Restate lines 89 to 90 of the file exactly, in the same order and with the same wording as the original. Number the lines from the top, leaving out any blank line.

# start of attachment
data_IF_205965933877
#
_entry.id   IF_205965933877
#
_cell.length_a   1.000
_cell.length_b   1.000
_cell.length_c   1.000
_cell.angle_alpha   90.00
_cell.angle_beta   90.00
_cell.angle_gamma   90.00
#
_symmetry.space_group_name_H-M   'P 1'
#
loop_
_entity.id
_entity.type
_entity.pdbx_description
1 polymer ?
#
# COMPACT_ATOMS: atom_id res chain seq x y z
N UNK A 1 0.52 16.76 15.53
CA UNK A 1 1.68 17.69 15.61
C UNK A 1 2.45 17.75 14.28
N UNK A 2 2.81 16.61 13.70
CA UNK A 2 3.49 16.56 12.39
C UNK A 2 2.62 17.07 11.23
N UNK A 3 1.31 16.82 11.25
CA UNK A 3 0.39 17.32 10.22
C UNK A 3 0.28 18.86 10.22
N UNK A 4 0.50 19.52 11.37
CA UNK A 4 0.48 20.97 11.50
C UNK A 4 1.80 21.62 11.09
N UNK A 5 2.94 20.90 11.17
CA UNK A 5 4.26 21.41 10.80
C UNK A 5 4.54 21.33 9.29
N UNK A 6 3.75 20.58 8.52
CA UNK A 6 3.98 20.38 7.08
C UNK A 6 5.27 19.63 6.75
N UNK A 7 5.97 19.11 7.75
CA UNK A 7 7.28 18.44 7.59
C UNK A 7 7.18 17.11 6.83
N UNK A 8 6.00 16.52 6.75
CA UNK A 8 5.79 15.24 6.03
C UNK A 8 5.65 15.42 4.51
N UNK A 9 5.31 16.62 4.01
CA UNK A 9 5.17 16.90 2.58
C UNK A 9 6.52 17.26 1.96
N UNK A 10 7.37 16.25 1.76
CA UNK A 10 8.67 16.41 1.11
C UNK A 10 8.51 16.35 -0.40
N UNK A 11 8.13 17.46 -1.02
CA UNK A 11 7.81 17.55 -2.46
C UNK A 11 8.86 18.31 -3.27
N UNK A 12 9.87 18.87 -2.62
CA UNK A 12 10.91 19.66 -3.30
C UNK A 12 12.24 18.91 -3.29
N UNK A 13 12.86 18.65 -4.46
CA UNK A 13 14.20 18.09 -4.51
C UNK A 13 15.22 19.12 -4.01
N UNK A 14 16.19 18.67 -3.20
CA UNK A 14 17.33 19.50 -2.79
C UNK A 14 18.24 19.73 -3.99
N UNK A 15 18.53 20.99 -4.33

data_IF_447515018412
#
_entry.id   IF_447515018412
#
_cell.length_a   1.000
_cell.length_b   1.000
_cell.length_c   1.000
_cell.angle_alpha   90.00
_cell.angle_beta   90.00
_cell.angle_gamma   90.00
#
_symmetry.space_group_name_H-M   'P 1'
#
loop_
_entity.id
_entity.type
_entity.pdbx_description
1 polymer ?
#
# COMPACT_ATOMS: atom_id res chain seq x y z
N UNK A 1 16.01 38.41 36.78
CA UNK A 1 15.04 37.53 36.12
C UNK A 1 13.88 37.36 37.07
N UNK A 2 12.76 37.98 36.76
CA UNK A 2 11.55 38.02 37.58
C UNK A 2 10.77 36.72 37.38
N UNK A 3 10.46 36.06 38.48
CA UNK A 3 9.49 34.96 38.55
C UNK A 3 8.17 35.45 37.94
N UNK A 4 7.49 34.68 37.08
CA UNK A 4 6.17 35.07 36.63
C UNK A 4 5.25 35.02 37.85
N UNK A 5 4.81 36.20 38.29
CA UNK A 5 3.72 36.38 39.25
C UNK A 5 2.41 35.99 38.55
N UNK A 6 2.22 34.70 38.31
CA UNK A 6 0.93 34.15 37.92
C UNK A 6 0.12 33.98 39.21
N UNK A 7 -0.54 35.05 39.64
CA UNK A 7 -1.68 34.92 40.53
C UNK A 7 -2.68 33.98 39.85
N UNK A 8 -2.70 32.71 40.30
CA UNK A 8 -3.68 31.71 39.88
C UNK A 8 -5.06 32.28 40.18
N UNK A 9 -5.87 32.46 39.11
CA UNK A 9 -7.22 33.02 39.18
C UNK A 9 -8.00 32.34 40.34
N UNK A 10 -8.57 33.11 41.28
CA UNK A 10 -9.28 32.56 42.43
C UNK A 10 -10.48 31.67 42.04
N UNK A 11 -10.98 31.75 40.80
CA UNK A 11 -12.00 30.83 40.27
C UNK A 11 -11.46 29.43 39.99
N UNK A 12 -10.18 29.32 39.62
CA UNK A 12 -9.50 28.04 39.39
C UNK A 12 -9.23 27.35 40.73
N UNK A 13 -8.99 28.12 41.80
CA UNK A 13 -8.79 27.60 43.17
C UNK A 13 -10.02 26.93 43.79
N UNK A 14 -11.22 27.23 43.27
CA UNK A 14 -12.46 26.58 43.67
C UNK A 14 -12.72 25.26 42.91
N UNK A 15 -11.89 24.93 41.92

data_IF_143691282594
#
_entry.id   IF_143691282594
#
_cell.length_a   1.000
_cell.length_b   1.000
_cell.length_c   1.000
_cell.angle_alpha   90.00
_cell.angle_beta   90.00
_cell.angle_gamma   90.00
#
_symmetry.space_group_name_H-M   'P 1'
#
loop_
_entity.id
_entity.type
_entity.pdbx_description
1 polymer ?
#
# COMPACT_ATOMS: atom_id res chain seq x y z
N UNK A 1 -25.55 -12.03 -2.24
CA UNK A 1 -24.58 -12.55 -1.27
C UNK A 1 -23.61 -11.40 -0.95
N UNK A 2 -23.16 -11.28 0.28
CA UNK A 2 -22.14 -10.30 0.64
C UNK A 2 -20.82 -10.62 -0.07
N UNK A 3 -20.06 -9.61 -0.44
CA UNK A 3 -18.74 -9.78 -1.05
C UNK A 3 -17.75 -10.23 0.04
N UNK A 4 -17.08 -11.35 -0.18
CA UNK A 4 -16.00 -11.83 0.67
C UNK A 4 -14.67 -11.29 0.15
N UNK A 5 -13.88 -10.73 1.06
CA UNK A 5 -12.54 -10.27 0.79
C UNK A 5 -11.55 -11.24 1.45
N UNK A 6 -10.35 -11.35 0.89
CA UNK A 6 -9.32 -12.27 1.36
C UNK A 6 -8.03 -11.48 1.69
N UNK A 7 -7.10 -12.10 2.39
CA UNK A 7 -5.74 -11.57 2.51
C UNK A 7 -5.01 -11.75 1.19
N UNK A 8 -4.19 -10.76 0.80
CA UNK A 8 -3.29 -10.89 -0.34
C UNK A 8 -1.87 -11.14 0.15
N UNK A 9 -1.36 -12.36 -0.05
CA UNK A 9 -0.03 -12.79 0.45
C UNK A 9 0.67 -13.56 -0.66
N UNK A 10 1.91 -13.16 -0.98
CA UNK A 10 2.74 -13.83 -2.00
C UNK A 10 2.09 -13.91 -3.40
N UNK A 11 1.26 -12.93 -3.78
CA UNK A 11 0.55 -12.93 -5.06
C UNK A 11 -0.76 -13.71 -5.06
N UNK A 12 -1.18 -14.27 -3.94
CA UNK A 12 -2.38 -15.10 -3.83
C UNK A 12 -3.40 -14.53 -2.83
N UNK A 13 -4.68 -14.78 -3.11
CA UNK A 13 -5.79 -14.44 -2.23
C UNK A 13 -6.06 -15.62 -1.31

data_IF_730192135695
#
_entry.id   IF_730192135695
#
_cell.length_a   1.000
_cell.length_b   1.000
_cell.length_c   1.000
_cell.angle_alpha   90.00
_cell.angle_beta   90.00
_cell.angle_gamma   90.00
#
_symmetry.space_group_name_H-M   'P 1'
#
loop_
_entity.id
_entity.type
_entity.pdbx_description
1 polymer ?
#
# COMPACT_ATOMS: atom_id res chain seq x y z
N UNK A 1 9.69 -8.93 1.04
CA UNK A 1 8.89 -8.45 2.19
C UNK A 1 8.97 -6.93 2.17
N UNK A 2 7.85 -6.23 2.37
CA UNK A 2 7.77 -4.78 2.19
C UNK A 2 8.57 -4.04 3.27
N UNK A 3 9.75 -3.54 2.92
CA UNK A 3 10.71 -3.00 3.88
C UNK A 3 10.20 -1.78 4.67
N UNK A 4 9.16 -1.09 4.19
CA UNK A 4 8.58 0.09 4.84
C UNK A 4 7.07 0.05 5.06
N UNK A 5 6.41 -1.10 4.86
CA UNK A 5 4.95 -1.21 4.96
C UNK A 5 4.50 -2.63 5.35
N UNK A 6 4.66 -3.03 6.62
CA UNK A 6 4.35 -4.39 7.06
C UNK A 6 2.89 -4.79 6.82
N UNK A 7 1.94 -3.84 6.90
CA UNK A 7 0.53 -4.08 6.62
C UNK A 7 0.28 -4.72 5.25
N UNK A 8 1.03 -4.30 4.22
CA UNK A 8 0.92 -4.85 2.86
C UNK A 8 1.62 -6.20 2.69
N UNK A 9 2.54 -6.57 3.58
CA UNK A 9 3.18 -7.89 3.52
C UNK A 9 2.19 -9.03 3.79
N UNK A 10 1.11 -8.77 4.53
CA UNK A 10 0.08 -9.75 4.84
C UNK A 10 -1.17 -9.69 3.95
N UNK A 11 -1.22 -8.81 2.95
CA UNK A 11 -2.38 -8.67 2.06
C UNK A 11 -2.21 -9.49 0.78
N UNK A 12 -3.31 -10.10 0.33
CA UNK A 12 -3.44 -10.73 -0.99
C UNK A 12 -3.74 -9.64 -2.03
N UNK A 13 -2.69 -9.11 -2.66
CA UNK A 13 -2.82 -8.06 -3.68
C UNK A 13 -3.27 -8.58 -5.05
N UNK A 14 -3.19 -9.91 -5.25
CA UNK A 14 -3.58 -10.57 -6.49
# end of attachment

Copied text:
C UNK A 2 10.77 36.72 37.38
N UNK A 3 10.46 36.06 38.48